“Some of these that are on private property, inside a (home owner’s association), that does not fall within the current guidelines of our permit,” Kegley said.
Still, Spokane City Council members and administration officials are in talks about a new policy or city law that would require routine monitoring of stormwater ponds on private property, said City Councilman Breean Beggs, who heads the council committee on public works projects. But monitoring previously constructed facilities will require an investment of more public dollars, he said.
“The council’s going to have to put money in the budget, to make it work retroactively,” Beggs said.
Kegley said such inspections would go beyond what is required in the discharge permit, but would be possible should the council choose to spend the money. The department has already hired one new water inspector to bring the city in compliance with their permit.
“If we’re going to go back, and inspect all of them, that would take a considerable investment,” he said. Kegley also said that comparisons of inspection policies with other cities in Western Washington might not be fair, because those cities operate with different stormwater discharge permits that have different requirements.
The pond at Panorama was inspected by the department shortly after it was built, Kegley said, and inspectors informed the property owners of potential problems.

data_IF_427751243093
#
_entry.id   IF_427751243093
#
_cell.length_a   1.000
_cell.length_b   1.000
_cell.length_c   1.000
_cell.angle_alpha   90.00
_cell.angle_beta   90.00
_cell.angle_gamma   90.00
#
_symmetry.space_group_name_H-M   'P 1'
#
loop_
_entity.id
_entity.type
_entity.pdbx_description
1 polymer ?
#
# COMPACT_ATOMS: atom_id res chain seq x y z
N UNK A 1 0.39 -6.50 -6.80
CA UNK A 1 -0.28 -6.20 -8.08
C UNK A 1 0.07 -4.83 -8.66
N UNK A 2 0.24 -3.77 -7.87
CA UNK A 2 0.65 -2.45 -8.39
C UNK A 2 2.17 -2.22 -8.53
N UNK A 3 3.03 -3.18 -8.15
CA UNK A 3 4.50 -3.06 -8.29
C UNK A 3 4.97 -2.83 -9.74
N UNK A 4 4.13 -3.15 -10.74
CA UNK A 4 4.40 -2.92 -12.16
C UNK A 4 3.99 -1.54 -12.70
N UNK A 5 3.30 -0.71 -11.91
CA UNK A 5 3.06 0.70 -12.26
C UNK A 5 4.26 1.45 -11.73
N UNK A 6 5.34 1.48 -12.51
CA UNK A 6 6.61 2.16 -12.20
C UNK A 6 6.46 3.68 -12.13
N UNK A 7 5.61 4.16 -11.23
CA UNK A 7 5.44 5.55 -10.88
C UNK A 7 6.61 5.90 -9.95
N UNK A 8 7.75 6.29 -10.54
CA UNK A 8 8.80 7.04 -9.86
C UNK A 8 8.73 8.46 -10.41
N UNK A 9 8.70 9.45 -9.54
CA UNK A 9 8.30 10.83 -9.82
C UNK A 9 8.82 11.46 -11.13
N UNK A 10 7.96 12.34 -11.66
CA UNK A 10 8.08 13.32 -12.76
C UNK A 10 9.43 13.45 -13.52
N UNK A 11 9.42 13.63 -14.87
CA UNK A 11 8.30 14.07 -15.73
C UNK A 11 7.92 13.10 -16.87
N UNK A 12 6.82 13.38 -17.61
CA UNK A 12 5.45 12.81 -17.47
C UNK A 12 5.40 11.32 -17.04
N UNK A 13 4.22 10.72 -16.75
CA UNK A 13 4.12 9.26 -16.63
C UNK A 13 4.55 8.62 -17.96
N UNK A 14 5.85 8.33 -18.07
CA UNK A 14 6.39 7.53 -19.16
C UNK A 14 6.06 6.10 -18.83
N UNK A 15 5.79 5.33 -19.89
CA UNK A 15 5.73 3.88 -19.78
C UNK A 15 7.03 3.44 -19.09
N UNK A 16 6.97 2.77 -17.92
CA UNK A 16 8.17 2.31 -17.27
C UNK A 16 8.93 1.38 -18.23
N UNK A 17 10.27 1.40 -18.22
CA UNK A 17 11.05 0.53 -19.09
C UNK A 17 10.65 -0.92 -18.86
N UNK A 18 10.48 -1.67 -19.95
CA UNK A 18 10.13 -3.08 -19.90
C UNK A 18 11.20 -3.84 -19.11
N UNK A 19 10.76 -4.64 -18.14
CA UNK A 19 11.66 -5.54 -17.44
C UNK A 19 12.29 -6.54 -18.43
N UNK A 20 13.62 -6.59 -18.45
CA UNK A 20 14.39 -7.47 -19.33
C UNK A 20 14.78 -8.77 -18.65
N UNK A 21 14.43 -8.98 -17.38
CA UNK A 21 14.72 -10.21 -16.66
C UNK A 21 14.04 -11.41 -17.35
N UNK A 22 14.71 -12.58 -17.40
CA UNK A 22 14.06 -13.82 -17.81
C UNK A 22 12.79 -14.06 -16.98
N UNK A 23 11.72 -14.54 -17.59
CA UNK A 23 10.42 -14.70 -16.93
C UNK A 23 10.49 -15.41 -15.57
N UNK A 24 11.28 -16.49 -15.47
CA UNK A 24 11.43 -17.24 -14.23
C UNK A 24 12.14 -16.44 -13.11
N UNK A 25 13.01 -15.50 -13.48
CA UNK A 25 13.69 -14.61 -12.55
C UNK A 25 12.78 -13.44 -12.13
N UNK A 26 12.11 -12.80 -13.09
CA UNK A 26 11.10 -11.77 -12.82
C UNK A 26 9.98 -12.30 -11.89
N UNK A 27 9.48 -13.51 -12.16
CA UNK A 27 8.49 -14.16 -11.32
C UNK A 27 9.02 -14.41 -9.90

“They were informed that they need to maintain that, and after a couple of attempts, there was no real response,” Kegley said.
Shotwell, the homeowner association president, said he believed the issue could be traced back to the city working with the developer to create a system that puts heavy burdens on local residents to provide essential services and police their own water usage.
“The city should never have allowed the system that our HOA is dealing with,” he said. “They shouldn’t have just given us the water main, and the pipes, it’s an unreasonable burden.”
For the Moores, they’re looking at more seasons of frog infiltration. It’s gotten so bad in the past few years that frogs have tried to infiltrate the solarium where Lori Moore houses her plants during the winter, and the groundwater has the couple running a sump pump in their basement constantly.
“We’re all really upset about this,” Moore said. “Tell me one person who’s going to buy this house. And what if it fails? It’s all just going to go straight down the hill.”